Regressing Left Ventricular Hypertrophy: The Role of Telmisartan and Other ARBs
Carmen De Martino,
Left ventricular hypertrophy (LVH) is a common form of target organ damage associated with hypertension that increases the risk for cardiovascular morbidity and mortality. Regression of left ventricular mass (LVM) substantially reduces this risk, and antihypertensive treatment is associated with reduction in LVM. Identifying the optimal therapeutic strategy that brings effective BP reductions and superior LVM regression is therefore important for the effective management of patients with LVH. Hypertension, both mean load and variability (for example, the early morning blood pressure [BP] surge), causes LVH. LVH also results from abnormalities in neurohormonal systems (such as the renin-angiotensinaldosterone system [RAAS]), and metabolic abnormalities. Agents that block the RAAS (angiotensin receptor blockers [ARBs], angiotensin-converting enzyme inhibitors) have particular efficacy. Telmisartan is a long-acting ARB that has shown regression of LVH and improved diastolic function in several clinical trials. Compared with carvedilol, telmisartan induces more regression of LVM for the same degree of BP control, and compared with hydrochlorothiazide the regression of LVM for a given degree of BP lowering is greater. As part of the ONTARGET study that compares telmisartan, ramipril, and the combination, a substudy will assess the effects of the three therapeutic strategies on the regression of LVH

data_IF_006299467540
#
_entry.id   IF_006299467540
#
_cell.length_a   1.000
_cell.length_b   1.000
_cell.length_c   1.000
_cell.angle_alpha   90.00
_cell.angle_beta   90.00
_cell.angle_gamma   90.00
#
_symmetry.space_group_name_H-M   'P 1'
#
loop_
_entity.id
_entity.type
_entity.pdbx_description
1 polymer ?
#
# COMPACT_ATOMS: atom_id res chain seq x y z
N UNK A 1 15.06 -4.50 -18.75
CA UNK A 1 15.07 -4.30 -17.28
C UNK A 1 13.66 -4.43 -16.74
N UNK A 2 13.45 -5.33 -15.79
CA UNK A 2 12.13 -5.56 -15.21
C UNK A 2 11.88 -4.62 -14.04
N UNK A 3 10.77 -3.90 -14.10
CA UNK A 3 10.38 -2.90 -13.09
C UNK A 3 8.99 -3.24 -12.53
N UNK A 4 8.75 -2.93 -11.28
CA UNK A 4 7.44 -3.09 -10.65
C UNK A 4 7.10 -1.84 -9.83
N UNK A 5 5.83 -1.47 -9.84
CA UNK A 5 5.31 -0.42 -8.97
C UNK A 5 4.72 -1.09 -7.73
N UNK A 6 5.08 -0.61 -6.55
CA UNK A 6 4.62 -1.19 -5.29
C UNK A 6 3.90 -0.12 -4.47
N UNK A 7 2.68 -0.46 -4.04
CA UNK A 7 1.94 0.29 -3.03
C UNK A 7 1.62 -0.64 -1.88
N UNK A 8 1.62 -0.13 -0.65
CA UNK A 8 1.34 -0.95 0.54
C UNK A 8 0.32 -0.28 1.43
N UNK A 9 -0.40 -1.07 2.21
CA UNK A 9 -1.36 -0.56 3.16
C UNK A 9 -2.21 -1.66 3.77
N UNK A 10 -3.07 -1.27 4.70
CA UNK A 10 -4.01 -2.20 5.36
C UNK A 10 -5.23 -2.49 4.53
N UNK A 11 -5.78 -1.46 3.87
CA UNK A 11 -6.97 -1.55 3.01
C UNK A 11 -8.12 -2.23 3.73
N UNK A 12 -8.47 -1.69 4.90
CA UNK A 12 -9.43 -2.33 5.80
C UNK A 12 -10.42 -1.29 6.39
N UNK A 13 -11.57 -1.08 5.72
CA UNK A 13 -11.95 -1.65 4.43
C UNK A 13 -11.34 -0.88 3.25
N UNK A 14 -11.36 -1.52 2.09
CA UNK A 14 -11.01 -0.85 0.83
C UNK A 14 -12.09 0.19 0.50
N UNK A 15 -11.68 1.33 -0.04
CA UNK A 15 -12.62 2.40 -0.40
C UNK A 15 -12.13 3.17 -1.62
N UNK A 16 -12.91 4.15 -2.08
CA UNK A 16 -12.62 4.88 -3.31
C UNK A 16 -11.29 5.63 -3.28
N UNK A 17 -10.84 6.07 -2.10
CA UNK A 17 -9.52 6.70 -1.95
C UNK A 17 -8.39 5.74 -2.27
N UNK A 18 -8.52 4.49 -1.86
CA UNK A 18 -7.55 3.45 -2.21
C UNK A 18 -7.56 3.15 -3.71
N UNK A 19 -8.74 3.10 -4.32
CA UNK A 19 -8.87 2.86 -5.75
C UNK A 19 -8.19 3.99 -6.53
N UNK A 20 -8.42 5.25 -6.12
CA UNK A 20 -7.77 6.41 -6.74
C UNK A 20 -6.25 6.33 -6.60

Keywords: Left ventricular hypertrophy, echocardiography, magnetic resonance imaging, telmisartan, angiotensin receptor blocker.
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